Posts Tagged ‘George Ports’

Traits that Define Positive Leadership

Thursday, November 19th, 2015
George Ports, Senior Executive and HR Advisor

George Ports, Senior Executive and HR Advisor

“A true leader has the confidence to stand alone, the courage to make tough decisions, and the compassion to listen to the needs of others. He does not set out to be a leader, but becomes one by the equality of his actions and the integrity of his intent.” 

-General Douglas MacArthur

Can leaders demand  respect simply because of their position or title? The obvious answer to this question is NO.

Leaders earn respect leading by example, “Do as I do” rather than “Do as I say do”.  They earn respect by being up front and honest with their employees, treating them with “dignity and respect”.  Dignity and respect go both ways.

I have been in the Human Resources area for nearly 42 years.  Over the years , I have made  observations  of  actions and behaviors that in my opinion define “positive leadership”.    They are as follows:

  • Positive leaders are people builders, they are in the construction business, not the demolition business.
  • Positive leaders are fair and consistent when administering organization policies and procedures.
  • Positive leaders encourage an open two-way flow of communications.
  • Positive leaders do not leave their employees in the dark creating an atmosphere of anxiety and insecurity.
  • Positive leaders recognize the need for responding to employee issues/concerns in a prompt manner.
  • Positive leaders work in conjunction with Human Resources to ensure that internal pay equity is maintained among employees.
  • Positive leaders take up for their employees, stand behind and support them when necessary.
  • Positive leaders never take credit for employee accomplishments and ideas—they always give credit and praise where such is due.
  • Positive leaders work diligently to create an atmosphere of teamwork, a culture where every job and person is important, avoiding a “we/they” relationship.

Imitate these traits and you will find employees who work for you because they want to, not because they have to. If you want to learn more about how your business can cultivate these qualities within its employees, please give our Advice and Resolution Team a call at 919-878-9222 or 336-668-7746.

How the Department of Labor’s Overtime Changes Will Affect Your Company

Tuesday, August 18th, 2015

In today’s video blog, CAI’s Senior Executive and HR Advisor, George Ports, discusses the US Department of Labor’s (USDOL) recent proposed changes to overtime regulations and what employers must do in order to remain compliant. George begins by noting that under the new revisions to the Fair Labor Standard Act (FLSA), the USDOL will increase the minimum salary threshold for exemptions, opening up eligibility for overtime protections to nearly 5 million workers nationwide.

George believes it is important for employers to know how these changes will affect their company, and goes on to list the specific revisions to the FLSA. Some of these proposed changes include:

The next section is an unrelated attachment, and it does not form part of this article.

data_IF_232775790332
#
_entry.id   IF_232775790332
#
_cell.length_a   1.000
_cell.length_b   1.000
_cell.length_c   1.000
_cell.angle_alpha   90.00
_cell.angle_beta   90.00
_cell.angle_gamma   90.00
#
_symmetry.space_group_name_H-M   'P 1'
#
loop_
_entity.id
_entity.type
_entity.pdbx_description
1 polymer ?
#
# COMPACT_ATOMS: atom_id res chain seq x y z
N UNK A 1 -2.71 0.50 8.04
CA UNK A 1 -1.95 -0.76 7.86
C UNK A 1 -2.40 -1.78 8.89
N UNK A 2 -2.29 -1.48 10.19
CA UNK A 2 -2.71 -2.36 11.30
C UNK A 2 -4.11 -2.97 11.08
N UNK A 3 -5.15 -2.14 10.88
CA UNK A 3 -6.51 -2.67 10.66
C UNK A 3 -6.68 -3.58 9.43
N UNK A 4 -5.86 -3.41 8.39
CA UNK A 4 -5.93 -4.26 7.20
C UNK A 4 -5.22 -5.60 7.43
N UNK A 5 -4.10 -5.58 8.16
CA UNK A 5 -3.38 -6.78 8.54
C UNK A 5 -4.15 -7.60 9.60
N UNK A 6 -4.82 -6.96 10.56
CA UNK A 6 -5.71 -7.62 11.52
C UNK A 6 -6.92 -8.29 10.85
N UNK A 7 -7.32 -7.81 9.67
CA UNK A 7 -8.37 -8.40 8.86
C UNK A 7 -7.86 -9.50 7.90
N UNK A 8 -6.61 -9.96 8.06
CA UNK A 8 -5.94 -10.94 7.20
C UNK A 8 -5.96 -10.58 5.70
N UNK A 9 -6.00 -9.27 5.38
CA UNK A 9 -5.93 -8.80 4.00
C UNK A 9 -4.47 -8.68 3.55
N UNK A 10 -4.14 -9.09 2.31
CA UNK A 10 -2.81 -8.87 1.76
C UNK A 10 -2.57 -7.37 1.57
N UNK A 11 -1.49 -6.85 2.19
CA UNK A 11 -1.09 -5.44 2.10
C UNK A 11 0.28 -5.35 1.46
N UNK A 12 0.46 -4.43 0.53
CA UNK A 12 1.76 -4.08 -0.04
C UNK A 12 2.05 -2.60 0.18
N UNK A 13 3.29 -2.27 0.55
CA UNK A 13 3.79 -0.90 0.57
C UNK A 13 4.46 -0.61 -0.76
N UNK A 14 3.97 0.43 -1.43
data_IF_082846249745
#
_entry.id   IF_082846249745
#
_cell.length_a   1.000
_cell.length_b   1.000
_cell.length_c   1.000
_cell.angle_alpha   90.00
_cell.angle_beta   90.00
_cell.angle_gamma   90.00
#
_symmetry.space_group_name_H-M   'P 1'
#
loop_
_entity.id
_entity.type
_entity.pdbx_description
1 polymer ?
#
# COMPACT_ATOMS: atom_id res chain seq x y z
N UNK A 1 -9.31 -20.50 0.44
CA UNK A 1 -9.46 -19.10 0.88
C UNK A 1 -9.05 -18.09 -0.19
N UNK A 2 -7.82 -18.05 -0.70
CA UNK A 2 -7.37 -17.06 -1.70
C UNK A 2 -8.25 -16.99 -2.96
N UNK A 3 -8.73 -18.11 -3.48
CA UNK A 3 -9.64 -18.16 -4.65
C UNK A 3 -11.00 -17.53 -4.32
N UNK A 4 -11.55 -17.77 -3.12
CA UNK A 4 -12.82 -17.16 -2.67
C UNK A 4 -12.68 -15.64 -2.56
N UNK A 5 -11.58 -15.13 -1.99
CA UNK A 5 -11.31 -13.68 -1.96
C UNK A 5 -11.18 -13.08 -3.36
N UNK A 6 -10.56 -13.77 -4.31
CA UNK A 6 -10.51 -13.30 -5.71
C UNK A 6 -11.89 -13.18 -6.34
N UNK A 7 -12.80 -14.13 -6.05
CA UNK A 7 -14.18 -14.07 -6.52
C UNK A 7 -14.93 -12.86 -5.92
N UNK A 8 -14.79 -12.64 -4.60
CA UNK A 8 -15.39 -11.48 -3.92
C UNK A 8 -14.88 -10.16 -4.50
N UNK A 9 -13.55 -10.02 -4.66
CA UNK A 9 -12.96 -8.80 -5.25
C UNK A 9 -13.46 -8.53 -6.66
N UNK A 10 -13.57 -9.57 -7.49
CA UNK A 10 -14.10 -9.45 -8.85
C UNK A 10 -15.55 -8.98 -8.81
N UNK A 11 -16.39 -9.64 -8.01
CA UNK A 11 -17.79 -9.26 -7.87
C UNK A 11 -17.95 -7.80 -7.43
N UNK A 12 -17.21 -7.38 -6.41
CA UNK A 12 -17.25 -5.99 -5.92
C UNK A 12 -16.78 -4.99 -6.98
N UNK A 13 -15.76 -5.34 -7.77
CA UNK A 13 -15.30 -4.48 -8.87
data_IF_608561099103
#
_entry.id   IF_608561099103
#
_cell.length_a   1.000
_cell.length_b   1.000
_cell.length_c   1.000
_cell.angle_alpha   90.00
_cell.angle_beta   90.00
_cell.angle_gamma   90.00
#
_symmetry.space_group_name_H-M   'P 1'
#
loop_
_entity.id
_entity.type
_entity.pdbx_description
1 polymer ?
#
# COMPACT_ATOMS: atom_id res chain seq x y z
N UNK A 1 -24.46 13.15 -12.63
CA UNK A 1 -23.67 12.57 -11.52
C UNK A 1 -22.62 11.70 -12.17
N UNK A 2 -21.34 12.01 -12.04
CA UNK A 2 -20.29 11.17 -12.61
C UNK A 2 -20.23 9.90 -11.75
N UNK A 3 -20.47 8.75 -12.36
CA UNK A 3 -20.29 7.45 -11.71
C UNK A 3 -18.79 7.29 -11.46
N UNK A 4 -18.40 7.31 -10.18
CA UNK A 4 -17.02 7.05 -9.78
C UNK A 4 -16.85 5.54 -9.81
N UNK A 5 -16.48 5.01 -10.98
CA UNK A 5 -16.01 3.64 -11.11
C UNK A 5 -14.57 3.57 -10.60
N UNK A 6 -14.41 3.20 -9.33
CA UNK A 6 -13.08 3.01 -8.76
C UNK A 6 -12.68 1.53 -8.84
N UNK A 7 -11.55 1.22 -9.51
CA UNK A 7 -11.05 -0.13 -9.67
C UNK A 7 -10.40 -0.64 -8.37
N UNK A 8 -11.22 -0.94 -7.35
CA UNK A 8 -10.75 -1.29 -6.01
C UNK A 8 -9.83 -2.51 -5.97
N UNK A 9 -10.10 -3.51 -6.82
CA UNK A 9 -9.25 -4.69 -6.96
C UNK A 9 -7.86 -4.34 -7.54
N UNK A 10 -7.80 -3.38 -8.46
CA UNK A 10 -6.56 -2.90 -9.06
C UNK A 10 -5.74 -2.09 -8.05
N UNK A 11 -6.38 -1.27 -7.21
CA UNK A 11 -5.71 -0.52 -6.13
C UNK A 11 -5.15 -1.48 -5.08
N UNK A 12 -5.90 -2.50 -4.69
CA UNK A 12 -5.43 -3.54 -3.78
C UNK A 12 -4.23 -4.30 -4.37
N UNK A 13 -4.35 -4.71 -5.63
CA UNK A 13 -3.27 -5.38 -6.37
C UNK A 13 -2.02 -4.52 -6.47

• A vast increase in the minimum salary level exemption for the executive, administrative, and professional exemptions from $455 per week to no less than $921 per week
  • An increase in the minimum salary exemption for highly compensated employees from $100,000 to $122,148
  • A metrics system to automatically increase the minimum salary threshold test on an annual basis

In order to examine the impact these changes could have, George advises employers to make the necessary alterations to salary levels or re-classify positions. For those employers interested in making comments on these proposed changes, head to www.regulations.gov to make your voices heard. Just make sure to do so before the 60 day comment period ends on September 4, 2015.

Please call our Advice and Resolution team at 919-878-9222 or 336-668-7746 with any related questions.

Restricting Transgender’s Use of Restroom Found in Violation of Title VII

Thursday, July 9th, 2015

George Ports, CAI’s Senior Executive and HR Advisor, shares important information on handling the sensitive issue of transitioning and the workplace.

George Ports, Senior Executive and HR Advisor

George Ports, Senior Executive and HR Advisor

No doubt you’ve heard the name Caitlyn Jenner mentioned a few times around your office over the past few months.  Some label Bruce Jenner’s transition as courageous while others label it disturbing.  Either way, when employees decide to make a gender transition, it can create employee relations issues for employers. Is there a best way to handle this situation?

Well first let’s look at what the government says.  The Equal Employment Opportunity Commission (EEOC) found on April 1, 2015 that restricting a transgender employee (transitioning from male to female) from using the common women’s restroom was sex discrimination under Title VII.   The agency also ruled that the continued refusal by one of her supervisors to use her changed name and appropriate gender pronouns established a hostile work environment because it was deliberate and openly practiced in the workplace.

The individual, a civilian employee working for the US Army as a software quality assurance lead, began discussing her gender identity issues with the quality division chief in 2007, began the process of transitioning her gender expression in 2010, and officially changed her name with the state.  She was also successful in getting the government to change her name and sex on all her personnel records. She met with her supervisor and his supervisor in October of that year to request time off for medical procedures and announced her transition to her co-employees in November.  To read this case in its entirety, go to Lusardi v McHugh.